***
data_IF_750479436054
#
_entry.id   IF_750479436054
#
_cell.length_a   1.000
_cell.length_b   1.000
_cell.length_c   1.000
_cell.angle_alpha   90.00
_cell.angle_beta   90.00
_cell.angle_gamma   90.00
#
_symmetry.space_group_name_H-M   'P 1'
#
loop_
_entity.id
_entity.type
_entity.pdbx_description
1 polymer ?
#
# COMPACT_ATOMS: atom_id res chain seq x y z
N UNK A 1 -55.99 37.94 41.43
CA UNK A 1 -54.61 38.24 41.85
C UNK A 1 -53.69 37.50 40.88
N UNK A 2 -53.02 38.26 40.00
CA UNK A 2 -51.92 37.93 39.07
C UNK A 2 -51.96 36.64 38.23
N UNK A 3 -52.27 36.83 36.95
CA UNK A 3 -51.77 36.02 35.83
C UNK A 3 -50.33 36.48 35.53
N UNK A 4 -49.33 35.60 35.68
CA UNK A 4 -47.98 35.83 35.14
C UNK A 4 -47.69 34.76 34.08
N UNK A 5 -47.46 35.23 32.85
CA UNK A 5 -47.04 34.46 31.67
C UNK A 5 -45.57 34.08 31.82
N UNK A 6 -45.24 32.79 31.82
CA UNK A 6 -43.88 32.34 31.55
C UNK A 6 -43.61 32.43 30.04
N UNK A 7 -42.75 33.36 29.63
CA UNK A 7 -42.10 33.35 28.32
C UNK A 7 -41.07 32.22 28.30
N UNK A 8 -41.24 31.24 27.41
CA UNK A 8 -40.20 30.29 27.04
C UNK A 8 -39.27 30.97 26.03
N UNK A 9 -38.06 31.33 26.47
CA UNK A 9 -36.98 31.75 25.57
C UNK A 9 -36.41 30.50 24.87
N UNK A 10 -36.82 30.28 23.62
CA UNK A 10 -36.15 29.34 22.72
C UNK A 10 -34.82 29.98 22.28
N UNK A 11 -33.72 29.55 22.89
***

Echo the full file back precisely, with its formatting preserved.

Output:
data_IF_750479436054
#
_entry.id   IF_750479436054
#
_cell.length_a   1.000
_cell.length_b   1.000
_cell.length_c   1.000
_cell.angle_alpha   90.00
_cell.angle_beta   90.00
_cell.angle_gamma   90.00
#
_symmetry.space_group_name_H-M   'P 1'
#
loop_
_entity.id
_entity.type
_entity.pdbx_description
1 polymer ?
#
# COMPACT_ATOMS: atom_id res chain seq x y z
N UNK A 1 -55.99 37.94 41.43
CA UNK A 1 -54.61 38.24 41.85
C UNK A 1 -53.69 37.50 40.88
N UNK A 2 -53.02 38.26 40.00
CA UNK A 2 -51.92 37.93 39.07
C UNK A 2 -51.96 36.64 38.23
N UNK A 3 -52.27 36.83 36.95
CA UNK A 3 -51.77 36.02 35.83
C UNK A 3 -50.33 36.48 35.53
N UNK A 4 -49.33 35.60 35.68
CA UNK A 4 -47.98 35.83 35.14
C UNK A 4 -47.69 34.76 34.08
N UNK A 5 -47.46 35.23 32.85
CA UNK A 5 -47.04 34.46 31.67
C UNK A 5 -45.57 34.08 31.82
N UNK A 6 -45.24 32.79 31.82
CA UNK A 6 -43.88 32.34 31.55
C UNK A 6 -43.61 32.43 30.04
N UNK A 7 -42.75 33.36 29.63
CA UNK A 7 -42.10 33.35 28.32
C UNK A 7 -41.07 32.22 28.30
N UNK A 8 -41.24 31.24 27.41
CA UNK A 8 -40.20 30.29 27.04
C UNK A 8 -39.27 30.97 26.03
N UNK A 9 -38.06 31.33 26.47
CA UNK A 9 -36.98 31.75 25.57
C UNK A 9 -36.41 30.50 24.87
N UNK A 10 -36.82 30.28 23.62
CA UNK A 10 -36.15 29.34 22.72
C UNK A 10 -34.82 29.98 22.28
N UNK A 11 -33.72 29.55 22.89